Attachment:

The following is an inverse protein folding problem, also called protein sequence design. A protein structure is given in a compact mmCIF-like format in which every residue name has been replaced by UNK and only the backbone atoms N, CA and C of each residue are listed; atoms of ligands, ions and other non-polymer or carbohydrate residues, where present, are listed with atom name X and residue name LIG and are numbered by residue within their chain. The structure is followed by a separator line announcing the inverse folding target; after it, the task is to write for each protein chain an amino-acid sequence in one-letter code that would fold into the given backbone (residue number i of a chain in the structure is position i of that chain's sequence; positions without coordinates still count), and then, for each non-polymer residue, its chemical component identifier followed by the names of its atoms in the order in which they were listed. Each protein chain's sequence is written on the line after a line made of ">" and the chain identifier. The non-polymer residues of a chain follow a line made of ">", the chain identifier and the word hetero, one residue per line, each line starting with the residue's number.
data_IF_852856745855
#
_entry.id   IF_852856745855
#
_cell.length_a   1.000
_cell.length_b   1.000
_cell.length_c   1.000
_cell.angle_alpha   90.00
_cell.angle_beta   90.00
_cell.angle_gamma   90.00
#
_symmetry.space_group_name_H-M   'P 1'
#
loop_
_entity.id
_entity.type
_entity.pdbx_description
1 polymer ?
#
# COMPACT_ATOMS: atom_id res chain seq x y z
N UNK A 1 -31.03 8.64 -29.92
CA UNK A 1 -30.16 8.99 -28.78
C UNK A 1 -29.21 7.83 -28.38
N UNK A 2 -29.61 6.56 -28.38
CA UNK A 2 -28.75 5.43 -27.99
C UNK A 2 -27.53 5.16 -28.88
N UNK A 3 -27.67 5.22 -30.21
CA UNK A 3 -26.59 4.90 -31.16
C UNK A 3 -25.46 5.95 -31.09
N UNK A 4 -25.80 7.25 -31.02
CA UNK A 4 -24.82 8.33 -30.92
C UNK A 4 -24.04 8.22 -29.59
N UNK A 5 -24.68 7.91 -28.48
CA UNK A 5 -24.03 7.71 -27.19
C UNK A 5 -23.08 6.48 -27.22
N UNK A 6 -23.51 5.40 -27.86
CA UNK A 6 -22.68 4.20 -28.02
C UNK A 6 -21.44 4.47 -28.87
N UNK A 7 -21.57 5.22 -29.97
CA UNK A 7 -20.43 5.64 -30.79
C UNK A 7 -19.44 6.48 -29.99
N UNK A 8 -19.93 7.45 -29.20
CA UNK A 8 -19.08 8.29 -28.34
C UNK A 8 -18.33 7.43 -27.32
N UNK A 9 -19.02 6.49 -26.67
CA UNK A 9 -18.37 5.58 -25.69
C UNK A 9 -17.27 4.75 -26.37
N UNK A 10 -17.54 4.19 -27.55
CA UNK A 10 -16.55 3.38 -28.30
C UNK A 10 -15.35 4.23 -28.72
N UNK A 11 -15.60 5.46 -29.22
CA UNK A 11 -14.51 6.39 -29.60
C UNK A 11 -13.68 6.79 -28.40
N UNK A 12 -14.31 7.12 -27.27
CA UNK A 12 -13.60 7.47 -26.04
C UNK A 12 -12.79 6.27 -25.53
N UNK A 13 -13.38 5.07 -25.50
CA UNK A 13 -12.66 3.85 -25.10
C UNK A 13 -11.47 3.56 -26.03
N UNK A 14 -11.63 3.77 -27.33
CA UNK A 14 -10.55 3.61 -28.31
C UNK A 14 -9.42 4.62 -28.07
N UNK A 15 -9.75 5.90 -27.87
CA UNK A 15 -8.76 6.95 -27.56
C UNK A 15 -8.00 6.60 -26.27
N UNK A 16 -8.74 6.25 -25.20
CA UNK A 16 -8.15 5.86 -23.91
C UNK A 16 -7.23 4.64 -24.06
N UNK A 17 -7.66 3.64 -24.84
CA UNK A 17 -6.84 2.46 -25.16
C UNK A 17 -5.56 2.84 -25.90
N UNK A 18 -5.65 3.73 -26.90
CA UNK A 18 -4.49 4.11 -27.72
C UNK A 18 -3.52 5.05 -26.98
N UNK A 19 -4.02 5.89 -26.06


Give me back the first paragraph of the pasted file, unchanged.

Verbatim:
The following is an inverse protein folding problem, also called protein sequence design. A protein structure is given in a compact mmCIF-like format in which every residue name has been replaced by UNK and only the backbone atoms N, CA and C of each residue are listed; atoms of ligands, ions and other non-polymer or carbohydrate residues, where present, are listed with atom name X and residue name LIG and are numbered by residue within their chain. The structure is followed by a separator line announcing the inverse folding target; after it, the task is to write for each protein chain an amino-acid sequence in one-letter code that would fold into the given backbone (residue number i of a chain in the structure is position i of that chain's sequence; positions without coordinates still count), and then, for each non-polymer residue, its chemical component identifier followed by the names of its atoms in the order in which they were listed. Each protein chain's sequence is written on the line after a line made of ">" and the chain identifier. The non-polymer residues of a chain follow a line made of ">", the chain identifier and the word hetero, one residue per line, each line starting with the residue's number.